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Deluge brings sewage woes

Charles Page with the portable toilet at his Taranaki St home in Masterton. PHOTO/HAYLEY GASTMEIER


By Hayley Gastmeier

[email protected]

Masterton residents dealing with major sewage woes following last week’s storm have called for immediate action by the district council.

Raw sewage spilled onto Taranaki St and residents of 11 properties were unable to use their toilets as the sewerage system struggled to cope with the rain deluge.

The council says it is committed to fixing the issue, which had vastly improved since 2006 when severe weather left 100 households needed portable toilets.

On Wednesday night, portable toilets were delivered to Taranaki St, Kuripuni, and Second St, Lansdowne.

A resident on Taranaki St, who asked not to be named, said she had seen waste spilling up from the sewerage access point next to her property.

“It was literally coming up and bubbling out with toilet paper and sewage.

“This has happened twice since I have been here, and I have been here less than a year.

“The council needs to get on with getting us proper drainage and wastewater disposal.”

When the wild weather hit, she stopped using her dishwasher and shortened her showers to 30 seconds.

“Because we have had it happen before, I was being careful with the water, but with sewage you have to flush.”

The woman said new houses were being built on the street, which would only compound the issue.

Another of the street’s resident, Charles Page said ever since he and his wife had moved into their newly built house in 2010, they had been dealing with sewage disposal and drainage problems.

“Every winter we have had problems with drainage from our kitchen sink and toilet.”

The storm caused his toilet bowl to fill up, and his kitchen sink would not drain water at all, meaning the couple had to do their dishes in the laundry.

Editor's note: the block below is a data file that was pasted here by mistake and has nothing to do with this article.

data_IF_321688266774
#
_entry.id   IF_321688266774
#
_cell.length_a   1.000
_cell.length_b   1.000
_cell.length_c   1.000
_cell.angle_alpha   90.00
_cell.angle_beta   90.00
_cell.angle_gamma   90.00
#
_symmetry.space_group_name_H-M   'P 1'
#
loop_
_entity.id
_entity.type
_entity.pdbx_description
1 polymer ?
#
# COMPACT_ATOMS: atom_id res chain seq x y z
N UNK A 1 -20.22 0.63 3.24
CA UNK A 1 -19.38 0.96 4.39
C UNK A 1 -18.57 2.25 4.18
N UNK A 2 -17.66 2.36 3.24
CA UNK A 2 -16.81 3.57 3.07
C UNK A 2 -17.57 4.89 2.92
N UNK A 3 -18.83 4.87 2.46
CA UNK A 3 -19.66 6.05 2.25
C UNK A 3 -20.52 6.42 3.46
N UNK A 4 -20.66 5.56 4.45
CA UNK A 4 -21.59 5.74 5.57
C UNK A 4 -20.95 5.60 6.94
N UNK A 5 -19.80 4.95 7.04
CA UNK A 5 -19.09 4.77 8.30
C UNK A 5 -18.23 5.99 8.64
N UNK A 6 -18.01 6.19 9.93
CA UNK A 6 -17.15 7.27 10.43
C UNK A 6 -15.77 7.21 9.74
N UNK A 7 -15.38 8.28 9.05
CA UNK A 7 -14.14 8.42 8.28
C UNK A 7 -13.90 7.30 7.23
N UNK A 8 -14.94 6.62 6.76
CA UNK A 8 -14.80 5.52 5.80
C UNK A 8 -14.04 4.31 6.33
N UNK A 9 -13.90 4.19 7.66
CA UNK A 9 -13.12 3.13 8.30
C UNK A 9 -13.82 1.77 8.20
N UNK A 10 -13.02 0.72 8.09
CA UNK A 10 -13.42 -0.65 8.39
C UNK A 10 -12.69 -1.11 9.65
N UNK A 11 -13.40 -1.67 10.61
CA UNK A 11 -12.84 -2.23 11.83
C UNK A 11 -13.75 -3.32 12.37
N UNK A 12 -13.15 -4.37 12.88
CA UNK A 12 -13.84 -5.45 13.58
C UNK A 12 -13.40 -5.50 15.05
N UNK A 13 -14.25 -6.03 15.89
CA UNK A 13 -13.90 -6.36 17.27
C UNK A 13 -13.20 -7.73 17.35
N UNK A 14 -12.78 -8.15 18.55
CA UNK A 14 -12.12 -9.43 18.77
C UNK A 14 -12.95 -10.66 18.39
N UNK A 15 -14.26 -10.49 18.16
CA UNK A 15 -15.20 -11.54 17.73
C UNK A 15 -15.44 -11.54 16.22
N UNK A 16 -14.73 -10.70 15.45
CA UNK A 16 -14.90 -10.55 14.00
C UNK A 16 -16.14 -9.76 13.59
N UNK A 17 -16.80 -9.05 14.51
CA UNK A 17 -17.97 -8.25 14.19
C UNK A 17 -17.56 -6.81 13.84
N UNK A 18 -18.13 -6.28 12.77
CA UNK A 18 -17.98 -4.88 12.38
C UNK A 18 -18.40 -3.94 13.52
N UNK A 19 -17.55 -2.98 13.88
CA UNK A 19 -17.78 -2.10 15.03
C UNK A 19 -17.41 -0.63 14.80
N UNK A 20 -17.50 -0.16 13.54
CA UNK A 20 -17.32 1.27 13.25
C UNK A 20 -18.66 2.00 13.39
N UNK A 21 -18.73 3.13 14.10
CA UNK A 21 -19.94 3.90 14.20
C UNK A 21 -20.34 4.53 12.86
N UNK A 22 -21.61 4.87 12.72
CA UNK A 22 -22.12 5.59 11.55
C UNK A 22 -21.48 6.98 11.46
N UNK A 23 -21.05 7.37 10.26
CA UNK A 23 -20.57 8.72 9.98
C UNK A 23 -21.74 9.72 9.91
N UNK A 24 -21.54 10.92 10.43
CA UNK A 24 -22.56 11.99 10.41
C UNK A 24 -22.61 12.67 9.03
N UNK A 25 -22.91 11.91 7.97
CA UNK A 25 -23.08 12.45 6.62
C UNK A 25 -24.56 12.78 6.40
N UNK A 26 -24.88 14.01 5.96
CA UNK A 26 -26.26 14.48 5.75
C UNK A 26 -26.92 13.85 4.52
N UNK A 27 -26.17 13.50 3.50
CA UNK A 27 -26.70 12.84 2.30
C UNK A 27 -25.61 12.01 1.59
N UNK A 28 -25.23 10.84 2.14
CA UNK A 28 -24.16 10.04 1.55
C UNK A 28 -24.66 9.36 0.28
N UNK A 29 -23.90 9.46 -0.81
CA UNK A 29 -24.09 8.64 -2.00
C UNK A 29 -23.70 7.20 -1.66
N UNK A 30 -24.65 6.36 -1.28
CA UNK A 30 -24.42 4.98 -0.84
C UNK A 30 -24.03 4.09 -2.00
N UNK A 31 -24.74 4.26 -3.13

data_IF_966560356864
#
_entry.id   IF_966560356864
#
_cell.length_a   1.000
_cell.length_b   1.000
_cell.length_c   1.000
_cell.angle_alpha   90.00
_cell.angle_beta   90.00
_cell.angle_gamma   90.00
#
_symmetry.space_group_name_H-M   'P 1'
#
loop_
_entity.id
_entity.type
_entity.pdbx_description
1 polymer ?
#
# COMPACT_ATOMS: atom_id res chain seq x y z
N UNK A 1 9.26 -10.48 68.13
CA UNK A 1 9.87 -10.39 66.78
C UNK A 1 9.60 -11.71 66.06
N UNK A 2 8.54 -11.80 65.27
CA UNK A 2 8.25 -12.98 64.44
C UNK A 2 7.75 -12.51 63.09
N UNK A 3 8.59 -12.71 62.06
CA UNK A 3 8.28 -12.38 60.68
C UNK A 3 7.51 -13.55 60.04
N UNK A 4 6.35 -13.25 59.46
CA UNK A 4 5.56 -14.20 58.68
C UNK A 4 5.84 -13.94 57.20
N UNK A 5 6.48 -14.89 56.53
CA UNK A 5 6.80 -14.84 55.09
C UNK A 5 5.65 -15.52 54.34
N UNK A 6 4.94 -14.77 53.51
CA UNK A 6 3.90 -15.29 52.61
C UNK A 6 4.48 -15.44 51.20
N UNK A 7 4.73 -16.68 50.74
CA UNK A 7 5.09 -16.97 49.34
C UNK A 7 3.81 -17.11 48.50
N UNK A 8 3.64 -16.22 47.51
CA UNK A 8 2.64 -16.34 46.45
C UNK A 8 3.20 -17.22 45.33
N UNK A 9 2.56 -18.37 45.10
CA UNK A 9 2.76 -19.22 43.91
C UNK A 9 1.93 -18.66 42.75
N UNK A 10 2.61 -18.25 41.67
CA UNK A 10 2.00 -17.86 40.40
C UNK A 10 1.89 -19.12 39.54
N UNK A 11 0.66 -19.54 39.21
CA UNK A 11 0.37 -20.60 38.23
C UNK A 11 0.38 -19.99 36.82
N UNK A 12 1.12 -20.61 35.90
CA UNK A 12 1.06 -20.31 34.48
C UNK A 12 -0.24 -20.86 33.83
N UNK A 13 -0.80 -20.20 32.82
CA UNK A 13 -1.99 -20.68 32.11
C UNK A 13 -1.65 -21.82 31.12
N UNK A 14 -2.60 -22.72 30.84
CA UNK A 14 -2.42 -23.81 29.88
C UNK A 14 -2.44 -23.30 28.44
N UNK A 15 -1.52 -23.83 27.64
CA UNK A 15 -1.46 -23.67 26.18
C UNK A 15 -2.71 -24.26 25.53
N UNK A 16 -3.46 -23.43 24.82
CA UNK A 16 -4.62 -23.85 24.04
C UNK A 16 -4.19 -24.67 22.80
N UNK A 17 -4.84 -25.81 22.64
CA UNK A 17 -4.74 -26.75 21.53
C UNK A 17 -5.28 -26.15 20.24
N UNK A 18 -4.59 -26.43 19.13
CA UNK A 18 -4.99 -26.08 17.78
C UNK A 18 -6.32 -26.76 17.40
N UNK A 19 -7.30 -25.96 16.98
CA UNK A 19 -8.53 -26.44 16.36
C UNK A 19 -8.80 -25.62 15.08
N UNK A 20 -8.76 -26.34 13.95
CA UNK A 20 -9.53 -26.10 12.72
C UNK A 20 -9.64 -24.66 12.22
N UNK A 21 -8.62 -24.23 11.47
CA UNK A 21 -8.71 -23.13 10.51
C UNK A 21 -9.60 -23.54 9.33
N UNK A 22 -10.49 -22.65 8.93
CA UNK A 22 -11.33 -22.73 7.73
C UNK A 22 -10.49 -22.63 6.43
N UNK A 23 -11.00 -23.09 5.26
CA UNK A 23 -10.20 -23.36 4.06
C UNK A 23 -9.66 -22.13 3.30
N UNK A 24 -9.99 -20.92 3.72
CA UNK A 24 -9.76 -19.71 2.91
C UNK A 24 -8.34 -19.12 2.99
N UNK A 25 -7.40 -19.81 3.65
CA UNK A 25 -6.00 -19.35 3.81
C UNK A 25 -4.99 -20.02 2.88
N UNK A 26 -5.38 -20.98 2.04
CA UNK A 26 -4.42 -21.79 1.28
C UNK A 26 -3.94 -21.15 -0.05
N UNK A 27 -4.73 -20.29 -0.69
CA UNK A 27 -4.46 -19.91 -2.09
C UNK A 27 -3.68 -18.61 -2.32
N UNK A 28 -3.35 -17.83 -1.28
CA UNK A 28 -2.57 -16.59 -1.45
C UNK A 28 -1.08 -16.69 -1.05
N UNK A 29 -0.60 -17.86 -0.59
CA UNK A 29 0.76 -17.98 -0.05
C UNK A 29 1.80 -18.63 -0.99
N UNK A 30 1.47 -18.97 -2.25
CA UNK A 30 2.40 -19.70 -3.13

“The toilet filled up and you couldn’t do anything with it. It filled up, right to the top.”

Storm water had been getting into the sewer lines through old pipes, he said.

After a call to the council, his property was put on a list for a portable toilet, which he said he was grateful for.

“On Thursday morning I noticed that two neighbours also had green boxes parked outside which did not match their lovely new houses.”

Mr Page said it was a worry that the sewerage system could not cope.

“And it’s not even winter yet.”

MDC assets and operations manager David Hopman said this week’s storm was a one-in-10 year event.

“The three days of continuous rain meant that the network became overloaded in our vulnerable areas.”

He said MDC spends over $1million a year on network improvements “to prevent these issues occurring”.

The council had an “ongoing commitment” to continue its pipe renewal programme, Mr Hopman said.

“We are disappointed that a small number of properties have been affected in this way.

“It’s the first time since 2006 that this action has been necessary when there were more than 100 houses which had to rely on portaloos.”

He said the week’s weather had also caused slips on rural roads and localised flooding.

“Our policy is to keep our existing drainage system operating at its full capacity, but this event has identified one or two areas which may need upgrading.

“In general, our $83 million network stood up well compared to many other parts of the country, but we need to continue to invest in improving its resilience to minimise inconvenience to individual properties.”

Emily Ireland
Emily Ireland
Emily Ireland is Wairarapa’s Local Democracy Reporter, a Public Interest Journalism role funded through NZ On Air. Emily has worked at the Wairarapa Times-Age for seven years and has a keen interest in council decision-making and transparency.

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